What are the tips to learn programming skills? Watch

joseph156
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Hi friends.
What are the best way to learn programming skills for beginners.
Please share your suggestions to me.



Thanks & regards
Joseph
Rxonlineshopee
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Aristotle's' Disciple
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(Original post by joseph156)
Hi friends.
What are the best way to learn programming skills for beginners.
Please share your suggestions to me.



Thanks & regards
Joseph
Rxonlineshopee
Practice.
Practice.
Practice.
Practice.
Practice.
Practice.
Practice.
Practice.
Practice.
Practice.
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cmad95
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(Original post by Aristotle's' Disciple)
Practice.
Practice.
Practice.
Practice.
Practice.
Practice.
Practice.
Practice.
Practice.
Practice.

+ practice, practice, practice, practice, practice, practice, practice, practice, practice, practice and more practice
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Ateo
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You might want to look here: http://www.codecademy.com/learn
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zedeneye1
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(Original post by joseph156)
Hi friends.
What are the best way to learn programming skills for beginners.
Please share your suggestions to me.



Thanks & regards
Joseph
Rxonlineshopee
If you are in a computer science (or similar) degree course, never ignore the maths courses...

you can still write programs when you didn't perform good in programming courses. but if you miss out on the maths, you will get stuck very bad. thats when you're asked to write programs for complex math problems...
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beepbeeprichie
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(Original post by zedeneye1)
If you are in a computer science (or similar) degree course, never ignore the maths courses...

you can still write programs when you didn't perform good in programming courses. but if you miss out on the maths, you will get stuck very bad. thats when you're asked to write programs for complex math problems...
Good programming isn't about complex maths. Good programming is about clear and logical thought.

You need to be good at maths if you're doing a complex mathematical program. But that should be obvious, just as you'd need to be a highly competent chemist to write a chemical modelling program.
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the bear
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have you seen these ?



http://www.codecademy.com/tracks/the-times


also

http://o2learn.decoded.co/beta.php

password: welovecoding
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Stormy Seas
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You only need mathematics to code mathematics. You don't need mathematics to be a decent programmer in general.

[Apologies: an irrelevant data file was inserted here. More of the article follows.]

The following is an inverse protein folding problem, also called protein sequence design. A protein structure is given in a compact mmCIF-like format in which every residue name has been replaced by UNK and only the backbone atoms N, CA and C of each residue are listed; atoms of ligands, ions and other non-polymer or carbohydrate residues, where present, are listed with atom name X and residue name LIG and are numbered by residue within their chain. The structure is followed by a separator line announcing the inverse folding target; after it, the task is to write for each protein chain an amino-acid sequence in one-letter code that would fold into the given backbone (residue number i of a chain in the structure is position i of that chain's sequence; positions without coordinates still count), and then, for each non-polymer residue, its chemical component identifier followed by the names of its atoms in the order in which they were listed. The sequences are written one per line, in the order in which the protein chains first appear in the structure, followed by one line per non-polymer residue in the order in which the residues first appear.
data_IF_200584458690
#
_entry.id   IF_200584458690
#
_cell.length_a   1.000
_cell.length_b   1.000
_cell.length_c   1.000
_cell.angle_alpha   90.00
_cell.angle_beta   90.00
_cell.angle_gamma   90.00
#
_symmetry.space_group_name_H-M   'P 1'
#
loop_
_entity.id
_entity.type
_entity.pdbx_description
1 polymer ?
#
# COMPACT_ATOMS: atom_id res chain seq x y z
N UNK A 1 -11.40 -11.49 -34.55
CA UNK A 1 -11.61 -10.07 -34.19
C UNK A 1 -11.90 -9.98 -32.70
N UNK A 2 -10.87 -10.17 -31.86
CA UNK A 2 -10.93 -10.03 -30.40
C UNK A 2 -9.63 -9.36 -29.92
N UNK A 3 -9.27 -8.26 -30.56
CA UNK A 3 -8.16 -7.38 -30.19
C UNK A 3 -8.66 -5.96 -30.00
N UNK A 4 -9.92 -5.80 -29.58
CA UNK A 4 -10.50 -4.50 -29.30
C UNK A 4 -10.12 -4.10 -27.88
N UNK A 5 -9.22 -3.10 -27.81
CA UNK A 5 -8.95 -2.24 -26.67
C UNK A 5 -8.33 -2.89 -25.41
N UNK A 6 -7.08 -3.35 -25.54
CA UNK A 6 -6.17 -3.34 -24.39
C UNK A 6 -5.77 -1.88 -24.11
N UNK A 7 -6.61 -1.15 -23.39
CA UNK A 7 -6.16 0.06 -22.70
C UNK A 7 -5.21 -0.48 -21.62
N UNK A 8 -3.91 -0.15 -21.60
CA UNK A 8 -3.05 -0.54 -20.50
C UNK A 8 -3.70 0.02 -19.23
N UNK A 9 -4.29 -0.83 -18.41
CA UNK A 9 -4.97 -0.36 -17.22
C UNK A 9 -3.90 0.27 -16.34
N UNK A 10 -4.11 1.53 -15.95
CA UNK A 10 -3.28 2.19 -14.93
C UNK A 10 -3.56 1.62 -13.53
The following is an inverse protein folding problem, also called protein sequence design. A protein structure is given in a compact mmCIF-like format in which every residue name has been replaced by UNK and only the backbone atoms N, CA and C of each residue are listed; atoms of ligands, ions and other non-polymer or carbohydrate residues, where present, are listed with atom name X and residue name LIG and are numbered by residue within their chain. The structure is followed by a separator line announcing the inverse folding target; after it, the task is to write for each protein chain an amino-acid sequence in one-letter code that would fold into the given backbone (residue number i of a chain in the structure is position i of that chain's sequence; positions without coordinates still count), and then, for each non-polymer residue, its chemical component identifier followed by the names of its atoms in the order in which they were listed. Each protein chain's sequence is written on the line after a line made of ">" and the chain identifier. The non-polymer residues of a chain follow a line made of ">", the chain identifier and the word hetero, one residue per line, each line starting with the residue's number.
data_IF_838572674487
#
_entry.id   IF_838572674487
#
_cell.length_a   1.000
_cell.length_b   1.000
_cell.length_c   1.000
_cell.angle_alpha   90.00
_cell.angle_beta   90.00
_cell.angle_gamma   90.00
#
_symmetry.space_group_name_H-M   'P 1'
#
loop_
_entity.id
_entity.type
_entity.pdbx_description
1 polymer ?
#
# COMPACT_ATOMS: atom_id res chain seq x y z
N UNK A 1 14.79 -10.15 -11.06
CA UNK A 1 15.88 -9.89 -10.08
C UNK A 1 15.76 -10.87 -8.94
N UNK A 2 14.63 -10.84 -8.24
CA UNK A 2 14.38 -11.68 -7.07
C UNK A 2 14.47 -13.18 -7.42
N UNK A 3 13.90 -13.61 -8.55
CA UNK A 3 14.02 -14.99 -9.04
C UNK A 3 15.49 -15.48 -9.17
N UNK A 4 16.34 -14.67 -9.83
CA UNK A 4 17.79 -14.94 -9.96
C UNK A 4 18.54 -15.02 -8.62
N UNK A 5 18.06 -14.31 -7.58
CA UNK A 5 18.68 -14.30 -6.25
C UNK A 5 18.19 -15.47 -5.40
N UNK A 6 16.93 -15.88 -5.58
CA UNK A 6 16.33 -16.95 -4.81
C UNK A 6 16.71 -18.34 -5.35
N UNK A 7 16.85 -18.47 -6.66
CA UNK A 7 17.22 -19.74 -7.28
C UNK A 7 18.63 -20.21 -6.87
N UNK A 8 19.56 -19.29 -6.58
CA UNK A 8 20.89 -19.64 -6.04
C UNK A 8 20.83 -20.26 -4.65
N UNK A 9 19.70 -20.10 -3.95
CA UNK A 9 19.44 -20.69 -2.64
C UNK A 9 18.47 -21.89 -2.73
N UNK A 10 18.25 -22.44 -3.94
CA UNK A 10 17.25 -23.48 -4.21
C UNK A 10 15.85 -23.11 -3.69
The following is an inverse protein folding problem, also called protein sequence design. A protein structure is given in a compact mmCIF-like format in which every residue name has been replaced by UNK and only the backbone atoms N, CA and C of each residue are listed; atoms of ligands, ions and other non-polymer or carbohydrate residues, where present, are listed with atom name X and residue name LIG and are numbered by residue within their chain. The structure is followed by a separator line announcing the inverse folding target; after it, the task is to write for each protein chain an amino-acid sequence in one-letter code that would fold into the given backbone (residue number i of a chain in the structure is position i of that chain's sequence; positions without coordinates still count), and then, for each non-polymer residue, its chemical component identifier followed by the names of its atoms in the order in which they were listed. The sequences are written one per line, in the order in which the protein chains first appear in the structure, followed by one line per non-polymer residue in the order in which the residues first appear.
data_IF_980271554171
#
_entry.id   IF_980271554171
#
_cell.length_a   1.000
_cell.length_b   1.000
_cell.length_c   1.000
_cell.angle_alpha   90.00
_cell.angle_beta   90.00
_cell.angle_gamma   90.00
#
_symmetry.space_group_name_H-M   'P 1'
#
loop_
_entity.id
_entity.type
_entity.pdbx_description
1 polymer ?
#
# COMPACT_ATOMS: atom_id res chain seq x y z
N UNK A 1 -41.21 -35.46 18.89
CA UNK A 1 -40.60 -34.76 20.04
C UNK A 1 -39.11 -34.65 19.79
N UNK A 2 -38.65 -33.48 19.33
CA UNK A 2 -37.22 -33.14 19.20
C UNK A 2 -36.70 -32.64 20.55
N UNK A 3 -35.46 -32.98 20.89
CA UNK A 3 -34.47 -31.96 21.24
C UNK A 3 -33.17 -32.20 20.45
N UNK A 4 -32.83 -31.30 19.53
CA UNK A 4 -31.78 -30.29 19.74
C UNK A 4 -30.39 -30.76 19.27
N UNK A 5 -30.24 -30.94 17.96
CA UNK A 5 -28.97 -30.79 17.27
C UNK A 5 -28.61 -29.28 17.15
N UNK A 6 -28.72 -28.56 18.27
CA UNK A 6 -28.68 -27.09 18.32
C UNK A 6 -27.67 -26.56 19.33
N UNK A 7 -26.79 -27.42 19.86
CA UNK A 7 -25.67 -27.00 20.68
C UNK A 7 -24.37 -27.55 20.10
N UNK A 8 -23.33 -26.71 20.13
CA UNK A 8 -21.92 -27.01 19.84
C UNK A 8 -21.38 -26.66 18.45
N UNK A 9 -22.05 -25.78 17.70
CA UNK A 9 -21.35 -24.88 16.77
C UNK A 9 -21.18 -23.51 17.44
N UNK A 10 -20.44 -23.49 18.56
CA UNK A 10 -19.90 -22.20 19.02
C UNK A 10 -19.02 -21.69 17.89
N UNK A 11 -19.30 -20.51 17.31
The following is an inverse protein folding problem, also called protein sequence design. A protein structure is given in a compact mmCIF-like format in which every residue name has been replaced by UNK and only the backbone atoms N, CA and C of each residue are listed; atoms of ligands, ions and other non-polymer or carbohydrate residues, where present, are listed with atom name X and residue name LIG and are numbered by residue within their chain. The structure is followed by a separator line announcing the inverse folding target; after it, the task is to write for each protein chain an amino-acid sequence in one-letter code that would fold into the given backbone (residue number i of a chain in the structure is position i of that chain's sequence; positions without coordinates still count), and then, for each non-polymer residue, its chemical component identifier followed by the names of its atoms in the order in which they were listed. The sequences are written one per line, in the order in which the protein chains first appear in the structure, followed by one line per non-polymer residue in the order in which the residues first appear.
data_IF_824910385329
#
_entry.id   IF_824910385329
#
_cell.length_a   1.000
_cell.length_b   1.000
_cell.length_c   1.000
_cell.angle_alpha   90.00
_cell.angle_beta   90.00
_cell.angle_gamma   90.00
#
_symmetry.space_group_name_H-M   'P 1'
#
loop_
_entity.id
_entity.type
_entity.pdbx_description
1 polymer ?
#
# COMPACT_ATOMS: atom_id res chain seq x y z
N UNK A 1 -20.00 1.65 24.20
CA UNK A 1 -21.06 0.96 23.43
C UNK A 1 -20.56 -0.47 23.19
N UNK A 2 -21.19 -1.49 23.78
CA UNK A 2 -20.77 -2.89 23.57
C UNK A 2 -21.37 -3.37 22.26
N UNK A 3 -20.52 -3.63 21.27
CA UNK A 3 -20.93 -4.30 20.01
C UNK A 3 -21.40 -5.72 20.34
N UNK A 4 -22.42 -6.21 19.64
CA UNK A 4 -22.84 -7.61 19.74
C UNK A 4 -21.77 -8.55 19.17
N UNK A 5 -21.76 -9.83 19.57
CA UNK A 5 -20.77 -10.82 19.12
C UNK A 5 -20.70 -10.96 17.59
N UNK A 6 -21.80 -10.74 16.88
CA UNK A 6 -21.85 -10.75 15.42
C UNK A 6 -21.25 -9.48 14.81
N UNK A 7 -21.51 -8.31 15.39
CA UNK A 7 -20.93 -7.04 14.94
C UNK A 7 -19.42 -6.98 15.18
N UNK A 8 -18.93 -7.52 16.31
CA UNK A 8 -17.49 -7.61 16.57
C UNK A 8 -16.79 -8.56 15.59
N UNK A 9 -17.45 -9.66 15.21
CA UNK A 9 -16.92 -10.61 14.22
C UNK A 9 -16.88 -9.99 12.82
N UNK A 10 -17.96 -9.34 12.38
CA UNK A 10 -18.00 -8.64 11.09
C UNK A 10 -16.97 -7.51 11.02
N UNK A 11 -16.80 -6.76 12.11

Many people in my engineering course think they can program well because they can type up mathematical equations in code. I disagree . It's more to do with logical thinking and doing it in the most efficient and structured way possible.

If you want to learn web based programming try out w3schools.
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Educate95
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(Original post by joseph156)
Hi friends.
What are the best way to learn programming skills for beginners.
Please share your suggestions to me.



Thanks & regards
Joseph
Rxonlineshopee
Hey I'm in a similar situation to you. I'm at college doing Computing and have just started doing a programming unit. I'd say get a couple of good books, read up online, and practice as often as you can. Do a little a bit everyday or every couple of days. Java is a good language to learn. There are some good tutorials online that you can follow also. Good luck.
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Psyk
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I think one of the most important skills is to know how to correctly ask questions. This includes where you should ask.

You get a lot of beginners asking questions in say a C++ board when really their question is a general programming one, or about an algorithm, rather than actually relating to the C++ language. It genuinely isn't always easy for a beginner to know the distinction.

Although even beginners should know not to ask about programming in the general chat section of a non-programming forum
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Psyk
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(Original post by beepbeeprichie)
Good programming isn't about complex maths. Good programming is about clear and logical thought.

You need to be good at maths if you're doing a complex mathematical program. But that should be obvious, just as you'd need to be a highly competent chemist to write a chemical modelling program.
Well put.

The reason maths skills are considered so important for CS courses is for two reasons in my opinion: